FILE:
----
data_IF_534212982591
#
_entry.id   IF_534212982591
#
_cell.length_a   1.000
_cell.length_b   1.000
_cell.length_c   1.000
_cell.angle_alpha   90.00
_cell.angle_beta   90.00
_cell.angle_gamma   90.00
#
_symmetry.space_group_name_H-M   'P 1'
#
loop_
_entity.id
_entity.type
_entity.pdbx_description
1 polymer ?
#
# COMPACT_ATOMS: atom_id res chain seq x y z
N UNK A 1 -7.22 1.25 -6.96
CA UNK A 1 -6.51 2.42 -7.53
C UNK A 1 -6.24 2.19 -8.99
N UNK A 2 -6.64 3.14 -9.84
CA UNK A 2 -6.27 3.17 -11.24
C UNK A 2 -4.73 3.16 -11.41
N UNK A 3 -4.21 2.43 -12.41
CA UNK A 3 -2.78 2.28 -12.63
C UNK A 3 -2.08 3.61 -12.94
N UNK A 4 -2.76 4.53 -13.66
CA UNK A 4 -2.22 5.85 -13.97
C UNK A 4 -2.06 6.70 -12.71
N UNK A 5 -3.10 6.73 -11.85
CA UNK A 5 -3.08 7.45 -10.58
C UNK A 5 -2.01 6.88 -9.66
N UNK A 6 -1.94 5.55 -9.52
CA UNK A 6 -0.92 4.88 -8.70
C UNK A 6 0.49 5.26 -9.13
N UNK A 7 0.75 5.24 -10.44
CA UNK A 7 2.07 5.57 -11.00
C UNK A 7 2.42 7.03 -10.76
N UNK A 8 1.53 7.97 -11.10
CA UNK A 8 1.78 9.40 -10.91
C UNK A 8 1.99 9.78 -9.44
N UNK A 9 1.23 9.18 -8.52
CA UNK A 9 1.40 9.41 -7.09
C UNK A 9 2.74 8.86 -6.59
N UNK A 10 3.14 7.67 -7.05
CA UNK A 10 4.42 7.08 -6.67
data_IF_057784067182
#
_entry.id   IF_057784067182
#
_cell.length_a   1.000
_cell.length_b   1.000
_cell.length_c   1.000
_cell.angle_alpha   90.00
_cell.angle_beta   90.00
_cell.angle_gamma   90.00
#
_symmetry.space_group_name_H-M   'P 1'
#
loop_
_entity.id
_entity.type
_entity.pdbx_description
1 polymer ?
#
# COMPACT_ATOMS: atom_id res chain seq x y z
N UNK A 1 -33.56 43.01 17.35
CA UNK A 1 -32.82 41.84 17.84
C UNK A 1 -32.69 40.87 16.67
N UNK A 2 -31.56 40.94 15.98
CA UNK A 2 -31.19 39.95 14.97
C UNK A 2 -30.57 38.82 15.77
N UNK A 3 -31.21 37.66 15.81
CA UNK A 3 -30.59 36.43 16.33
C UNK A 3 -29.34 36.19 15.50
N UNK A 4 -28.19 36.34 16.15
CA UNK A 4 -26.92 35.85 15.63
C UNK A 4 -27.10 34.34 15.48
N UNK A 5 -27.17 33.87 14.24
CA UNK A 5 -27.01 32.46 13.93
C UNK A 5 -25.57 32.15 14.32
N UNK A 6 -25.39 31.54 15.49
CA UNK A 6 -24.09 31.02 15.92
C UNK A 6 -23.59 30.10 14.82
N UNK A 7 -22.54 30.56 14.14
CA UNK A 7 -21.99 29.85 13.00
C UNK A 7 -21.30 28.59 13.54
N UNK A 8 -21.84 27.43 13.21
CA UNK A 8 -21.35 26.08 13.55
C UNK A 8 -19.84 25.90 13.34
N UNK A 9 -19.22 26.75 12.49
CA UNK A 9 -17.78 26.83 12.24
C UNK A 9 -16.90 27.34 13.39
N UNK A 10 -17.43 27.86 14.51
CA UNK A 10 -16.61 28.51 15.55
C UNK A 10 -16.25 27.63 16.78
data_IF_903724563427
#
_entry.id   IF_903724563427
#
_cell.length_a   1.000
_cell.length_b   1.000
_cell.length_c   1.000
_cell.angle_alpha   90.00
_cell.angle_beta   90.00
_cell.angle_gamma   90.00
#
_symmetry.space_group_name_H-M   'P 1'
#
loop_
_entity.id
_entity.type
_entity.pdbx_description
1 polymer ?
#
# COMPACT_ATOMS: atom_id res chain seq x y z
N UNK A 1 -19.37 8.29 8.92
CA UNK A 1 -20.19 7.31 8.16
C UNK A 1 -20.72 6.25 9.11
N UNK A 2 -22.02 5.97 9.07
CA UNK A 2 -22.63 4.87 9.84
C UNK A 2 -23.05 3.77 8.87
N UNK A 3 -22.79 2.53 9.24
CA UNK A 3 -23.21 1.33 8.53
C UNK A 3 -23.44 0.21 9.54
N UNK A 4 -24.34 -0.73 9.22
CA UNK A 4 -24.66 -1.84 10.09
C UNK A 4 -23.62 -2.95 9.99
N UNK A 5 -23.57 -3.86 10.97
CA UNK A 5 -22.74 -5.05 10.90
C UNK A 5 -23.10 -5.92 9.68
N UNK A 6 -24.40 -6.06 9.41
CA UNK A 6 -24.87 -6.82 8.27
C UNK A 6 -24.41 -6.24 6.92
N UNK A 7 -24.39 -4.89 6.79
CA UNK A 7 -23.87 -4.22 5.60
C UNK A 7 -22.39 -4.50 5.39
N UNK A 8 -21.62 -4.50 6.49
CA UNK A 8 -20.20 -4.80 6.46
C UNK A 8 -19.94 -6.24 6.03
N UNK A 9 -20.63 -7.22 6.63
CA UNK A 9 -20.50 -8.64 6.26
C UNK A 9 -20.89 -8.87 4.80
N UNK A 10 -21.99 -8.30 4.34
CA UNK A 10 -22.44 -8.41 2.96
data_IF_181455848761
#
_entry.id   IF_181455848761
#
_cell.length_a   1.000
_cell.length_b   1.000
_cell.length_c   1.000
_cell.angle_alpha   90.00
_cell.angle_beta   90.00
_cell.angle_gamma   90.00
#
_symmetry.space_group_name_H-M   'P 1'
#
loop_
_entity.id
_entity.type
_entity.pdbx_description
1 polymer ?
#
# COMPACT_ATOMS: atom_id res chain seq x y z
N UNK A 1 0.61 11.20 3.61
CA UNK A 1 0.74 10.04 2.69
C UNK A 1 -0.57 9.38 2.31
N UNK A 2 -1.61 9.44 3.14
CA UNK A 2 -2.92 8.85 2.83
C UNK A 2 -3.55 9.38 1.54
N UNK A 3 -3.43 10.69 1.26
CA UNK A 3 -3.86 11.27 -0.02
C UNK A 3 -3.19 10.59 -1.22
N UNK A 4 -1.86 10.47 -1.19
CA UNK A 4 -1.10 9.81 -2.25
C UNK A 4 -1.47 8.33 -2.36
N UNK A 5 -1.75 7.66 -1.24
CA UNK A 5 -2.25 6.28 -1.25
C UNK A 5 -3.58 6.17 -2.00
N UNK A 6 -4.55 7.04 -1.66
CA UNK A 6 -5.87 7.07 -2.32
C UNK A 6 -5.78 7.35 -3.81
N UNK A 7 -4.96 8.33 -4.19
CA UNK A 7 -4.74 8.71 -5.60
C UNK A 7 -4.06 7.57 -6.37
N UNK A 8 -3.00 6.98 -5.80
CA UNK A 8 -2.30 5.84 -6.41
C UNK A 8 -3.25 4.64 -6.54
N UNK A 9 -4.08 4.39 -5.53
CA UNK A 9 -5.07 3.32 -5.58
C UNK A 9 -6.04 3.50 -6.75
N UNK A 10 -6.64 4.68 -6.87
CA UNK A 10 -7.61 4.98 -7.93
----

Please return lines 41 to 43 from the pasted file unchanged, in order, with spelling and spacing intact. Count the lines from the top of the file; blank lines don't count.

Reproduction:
C UNK A 7 2.42 7.03 -10.76
N UNK A 8 1.53 7.97 -11.10
CA UNK A 8 1.78 9.40 -10.91